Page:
And second, you need to live to your 90s in the first place. And there's only about a one-third chance that a 65-year-old female will live to age 95, a one in four chance that a 65-year-old male will live to age 95. So is that expense out there? Absolutely. We're not saying it doesn't exist. What we are trying to do is help people understand the probability, the likelihood that they might experience it, and when it will incur. Most of the big numbers that you see are incurred by people later in life, usually in their late 90s.

Michael Davis: Finally, the biggest fear of all, as we know, is that people could be bankrupted by health care spending and run out of money in retirement. That's a fear that a lot of people have. Is that a common occurrence, Stuart?

Stuart Ritter: It is not. Understandably, the concern that health care costs are going to use up all of someone's money, especially if they have somebody else in their household who would rely on that money, is a legitimate concern. But similar to all the things that we've been talking about, when you look at the median, the percentage of net worth that's used up at the end of life–so the last two years of somebody's life–is in the low single digits. So, when someone passes away, their health care expenses in those last two years have used up two or 3% of the household net worth. It's only, again, when you've got somebody that has an expense that's higher than what 95% of everybody else at their age group experiences, and if someone is in their 90s, that you see really substantial percentages of the household net worth being used up.

Michael Davis: This has been a terrific discussion. It would be great to get your final thoughts and takeaways from the conversation that we've had. And I'll start with Sudipto.

Sudipto Banerjee: Yeah. I would say that don't focus on that lump-sum number. It is not really relevant from any perspective. It does not relate to your personal situation, and it's not helpful for planning.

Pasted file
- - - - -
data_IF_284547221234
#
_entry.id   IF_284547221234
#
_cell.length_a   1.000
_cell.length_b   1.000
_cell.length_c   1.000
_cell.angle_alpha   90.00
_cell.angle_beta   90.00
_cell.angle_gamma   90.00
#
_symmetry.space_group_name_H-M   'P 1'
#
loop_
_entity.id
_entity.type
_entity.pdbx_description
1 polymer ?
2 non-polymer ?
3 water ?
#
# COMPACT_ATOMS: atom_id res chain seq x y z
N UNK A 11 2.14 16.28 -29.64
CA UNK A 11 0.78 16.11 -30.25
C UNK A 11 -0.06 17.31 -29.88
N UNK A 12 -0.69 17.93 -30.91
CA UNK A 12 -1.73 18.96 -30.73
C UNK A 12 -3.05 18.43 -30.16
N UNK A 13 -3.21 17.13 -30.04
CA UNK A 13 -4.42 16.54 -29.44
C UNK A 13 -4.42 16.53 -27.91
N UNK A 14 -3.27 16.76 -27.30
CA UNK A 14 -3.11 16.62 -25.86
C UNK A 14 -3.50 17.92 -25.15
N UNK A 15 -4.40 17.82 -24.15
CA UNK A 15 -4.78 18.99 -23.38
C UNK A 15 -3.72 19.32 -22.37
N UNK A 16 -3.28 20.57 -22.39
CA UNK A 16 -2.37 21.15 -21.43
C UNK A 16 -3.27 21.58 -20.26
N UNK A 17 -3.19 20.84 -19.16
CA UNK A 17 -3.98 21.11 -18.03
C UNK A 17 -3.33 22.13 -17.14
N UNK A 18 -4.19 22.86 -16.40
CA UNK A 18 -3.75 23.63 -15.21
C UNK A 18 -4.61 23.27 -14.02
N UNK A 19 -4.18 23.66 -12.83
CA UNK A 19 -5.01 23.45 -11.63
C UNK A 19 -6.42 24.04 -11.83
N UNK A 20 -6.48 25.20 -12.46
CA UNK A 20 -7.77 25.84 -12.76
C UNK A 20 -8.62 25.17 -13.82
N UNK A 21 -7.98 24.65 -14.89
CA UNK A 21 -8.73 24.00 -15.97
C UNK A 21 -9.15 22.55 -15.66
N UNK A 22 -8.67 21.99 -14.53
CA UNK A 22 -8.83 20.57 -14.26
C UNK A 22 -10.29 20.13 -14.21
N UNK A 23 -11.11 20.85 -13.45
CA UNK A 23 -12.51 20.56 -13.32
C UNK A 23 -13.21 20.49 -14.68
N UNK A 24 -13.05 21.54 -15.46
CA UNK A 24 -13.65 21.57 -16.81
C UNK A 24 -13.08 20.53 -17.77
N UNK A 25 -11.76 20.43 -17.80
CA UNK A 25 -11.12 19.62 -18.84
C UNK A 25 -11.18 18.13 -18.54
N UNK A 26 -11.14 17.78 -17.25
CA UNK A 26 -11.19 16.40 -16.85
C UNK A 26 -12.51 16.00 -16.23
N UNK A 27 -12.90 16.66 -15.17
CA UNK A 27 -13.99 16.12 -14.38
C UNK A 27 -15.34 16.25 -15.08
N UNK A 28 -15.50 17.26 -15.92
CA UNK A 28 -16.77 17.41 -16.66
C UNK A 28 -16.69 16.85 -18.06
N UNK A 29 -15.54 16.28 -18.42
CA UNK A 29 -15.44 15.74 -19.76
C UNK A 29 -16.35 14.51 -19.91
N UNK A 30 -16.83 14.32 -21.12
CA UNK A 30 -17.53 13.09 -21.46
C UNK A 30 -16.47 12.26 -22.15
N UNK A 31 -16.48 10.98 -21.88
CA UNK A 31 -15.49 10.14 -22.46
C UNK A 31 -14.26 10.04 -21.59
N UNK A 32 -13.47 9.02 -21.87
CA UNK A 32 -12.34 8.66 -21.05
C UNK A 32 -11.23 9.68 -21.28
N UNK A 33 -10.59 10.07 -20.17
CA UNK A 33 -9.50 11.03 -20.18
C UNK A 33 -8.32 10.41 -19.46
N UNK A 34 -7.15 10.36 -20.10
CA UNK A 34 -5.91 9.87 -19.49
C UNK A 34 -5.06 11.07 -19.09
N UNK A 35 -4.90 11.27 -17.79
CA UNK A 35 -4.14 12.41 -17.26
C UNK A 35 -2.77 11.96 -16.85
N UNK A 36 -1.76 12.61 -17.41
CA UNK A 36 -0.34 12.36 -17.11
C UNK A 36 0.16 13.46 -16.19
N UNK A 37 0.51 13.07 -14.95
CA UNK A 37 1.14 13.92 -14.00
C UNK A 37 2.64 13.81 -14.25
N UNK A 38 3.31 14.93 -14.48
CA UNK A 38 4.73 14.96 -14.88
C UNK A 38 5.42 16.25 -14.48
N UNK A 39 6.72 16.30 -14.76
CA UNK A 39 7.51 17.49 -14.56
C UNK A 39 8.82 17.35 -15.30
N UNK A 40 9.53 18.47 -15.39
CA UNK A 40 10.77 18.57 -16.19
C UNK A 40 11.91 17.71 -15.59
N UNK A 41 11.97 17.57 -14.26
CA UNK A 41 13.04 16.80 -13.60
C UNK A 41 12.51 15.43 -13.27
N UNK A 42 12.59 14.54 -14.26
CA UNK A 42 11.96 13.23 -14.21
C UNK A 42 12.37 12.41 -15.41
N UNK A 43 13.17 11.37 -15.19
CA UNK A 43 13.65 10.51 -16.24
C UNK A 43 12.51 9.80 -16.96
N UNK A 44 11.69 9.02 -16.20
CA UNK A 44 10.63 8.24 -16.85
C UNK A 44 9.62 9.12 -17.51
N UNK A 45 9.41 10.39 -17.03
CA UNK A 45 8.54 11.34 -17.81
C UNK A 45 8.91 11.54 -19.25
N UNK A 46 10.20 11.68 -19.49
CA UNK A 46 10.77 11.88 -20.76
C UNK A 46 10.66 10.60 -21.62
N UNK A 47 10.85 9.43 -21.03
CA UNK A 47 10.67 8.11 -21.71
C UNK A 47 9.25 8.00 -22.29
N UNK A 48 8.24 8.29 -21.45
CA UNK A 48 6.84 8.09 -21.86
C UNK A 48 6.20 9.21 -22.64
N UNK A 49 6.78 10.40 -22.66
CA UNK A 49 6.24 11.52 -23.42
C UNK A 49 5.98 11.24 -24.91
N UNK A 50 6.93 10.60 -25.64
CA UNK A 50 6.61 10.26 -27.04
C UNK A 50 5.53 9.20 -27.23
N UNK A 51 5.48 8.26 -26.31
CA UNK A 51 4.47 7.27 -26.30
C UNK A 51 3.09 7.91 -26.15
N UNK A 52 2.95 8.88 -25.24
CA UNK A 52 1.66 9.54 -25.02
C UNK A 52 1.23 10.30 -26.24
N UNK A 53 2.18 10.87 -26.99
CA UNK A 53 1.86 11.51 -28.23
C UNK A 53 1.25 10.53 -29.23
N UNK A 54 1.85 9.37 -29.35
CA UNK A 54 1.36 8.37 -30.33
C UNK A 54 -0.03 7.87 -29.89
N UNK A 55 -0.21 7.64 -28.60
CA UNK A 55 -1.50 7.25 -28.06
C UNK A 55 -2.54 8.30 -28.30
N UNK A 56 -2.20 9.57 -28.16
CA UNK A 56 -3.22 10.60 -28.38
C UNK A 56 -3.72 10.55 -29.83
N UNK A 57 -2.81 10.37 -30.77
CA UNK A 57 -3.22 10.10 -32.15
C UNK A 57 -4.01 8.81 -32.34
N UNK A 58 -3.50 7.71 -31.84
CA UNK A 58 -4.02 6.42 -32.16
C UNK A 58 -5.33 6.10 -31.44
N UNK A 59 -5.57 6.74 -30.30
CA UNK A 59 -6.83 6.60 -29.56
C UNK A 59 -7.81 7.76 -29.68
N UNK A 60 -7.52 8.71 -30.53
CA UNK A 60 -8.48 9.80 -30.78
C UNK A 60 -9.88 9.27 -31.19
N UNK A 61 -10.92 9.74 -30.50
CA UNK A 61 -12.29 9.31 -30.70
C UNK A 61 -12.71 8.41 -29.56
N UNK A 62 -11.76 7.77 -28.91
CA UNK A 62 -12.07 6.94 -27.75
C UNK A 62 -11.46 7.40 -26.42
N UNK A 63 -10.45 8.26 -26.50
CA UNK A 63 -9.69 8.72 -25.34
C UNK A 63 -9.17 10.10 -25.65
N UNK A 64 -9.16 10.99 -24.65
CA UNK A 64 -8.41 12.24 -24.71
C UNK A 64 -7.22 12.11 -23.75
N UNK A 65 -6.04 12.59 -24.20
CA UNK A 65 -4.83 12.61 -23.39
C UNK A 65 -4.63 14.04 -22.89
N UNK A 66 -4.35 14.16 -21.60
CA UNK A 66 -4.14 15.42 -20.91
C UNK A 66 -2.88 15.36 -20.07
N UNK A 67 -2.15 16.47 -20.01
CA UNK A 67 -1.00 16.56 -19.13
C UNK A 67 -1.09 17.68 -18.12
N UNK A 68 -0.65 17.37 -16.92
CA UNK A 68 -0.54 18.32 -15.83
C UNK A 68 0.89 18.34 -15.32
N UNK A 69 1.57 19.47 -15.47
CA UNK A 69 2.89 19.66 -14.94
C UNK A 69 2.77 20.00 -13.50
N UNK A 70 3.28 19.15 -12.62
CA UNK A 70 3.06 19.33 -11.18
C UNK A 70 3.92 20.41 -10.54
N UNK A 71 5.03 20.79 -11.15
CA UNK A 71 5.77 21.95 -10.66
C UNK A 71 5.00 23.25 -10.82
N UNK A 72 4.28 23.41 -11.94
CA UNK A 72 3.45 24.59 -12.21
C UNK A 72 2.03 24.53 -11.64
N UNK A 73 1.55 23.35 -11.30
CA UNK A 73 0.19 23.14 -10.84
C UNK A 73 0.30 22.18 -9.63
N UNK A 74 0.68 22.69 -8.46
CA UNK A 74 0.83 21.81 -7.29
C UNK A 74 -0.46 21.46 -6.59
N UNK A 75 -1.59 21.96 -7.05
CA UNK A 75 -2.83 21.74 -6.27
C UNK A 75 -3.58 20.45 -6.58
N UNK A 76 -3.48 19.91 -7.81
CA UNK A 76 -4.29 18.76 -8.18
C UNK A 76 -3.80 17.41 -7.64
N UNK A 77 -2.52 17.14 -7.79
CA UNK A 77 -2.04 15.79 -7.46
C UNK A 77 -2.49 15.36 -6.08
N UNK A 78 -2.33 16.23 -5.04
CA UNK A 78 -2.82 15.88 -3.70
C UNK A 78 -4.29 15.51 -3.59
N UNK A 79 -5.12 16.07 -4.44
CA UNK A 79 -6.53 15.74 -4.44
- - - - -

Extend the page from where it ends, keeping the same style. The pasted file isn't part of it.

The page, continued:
Michael Davis: How about you, Stuart?

Stuart Ritter: We can probably all think of someone who's paying a large amount for health care or especially for long-term care expenses. But I would submit that the person we can think of is actually the exception that proves the rule. There are over 50 million people over age 65. So the fact that we can think of one or two people actually points out and highlights that most people don't have those six-figure dollar amounts. Hopefully when you recognize that and recognize the range of outcomes, the probabilities that you might experience them, they're still very unlikely, can help people feel more confident that they're prepared for retiree health care costs, and will be able to manage them no matter what may be in the cards for them.

Michael Davis: What next steps would you recommend our listeners take? I'll start with you, Stuart.

Stuart Ritter: I think the best thing people can do is start incorporating retiree health care costs into their overall retirement planning. Don't treat health care like something separate. Work it into the budget you're already creating, and that'll make you feel more confident that you've got a plan in place to help you with this.

Michael Davis: How about you, Sudipto?

Sudipto Banerjee: So, for people who are close to retirement, I would say definitely focus on filing your Medicare claims timely because that could have important permanent implications. That's a key decision that people need to make, get that right.

Michael Davis: Terrific. We're at the end of our time. I want to thank you both so much for joining us today. It's been a terrific conversation. And if you would like to hear more from Sudipto or Stuart, check out their podcast episode on retiree spending. Again, I'm Michael Davis, and I want to thank you for listening. Be sure to join us for our next episode, where we discuss how much cash you will need in retirement. If you like this podcast, please rate us and subscribe to wherever you get your podcasts. Until next time, be well, and I wish you all many confident tomorrows to come.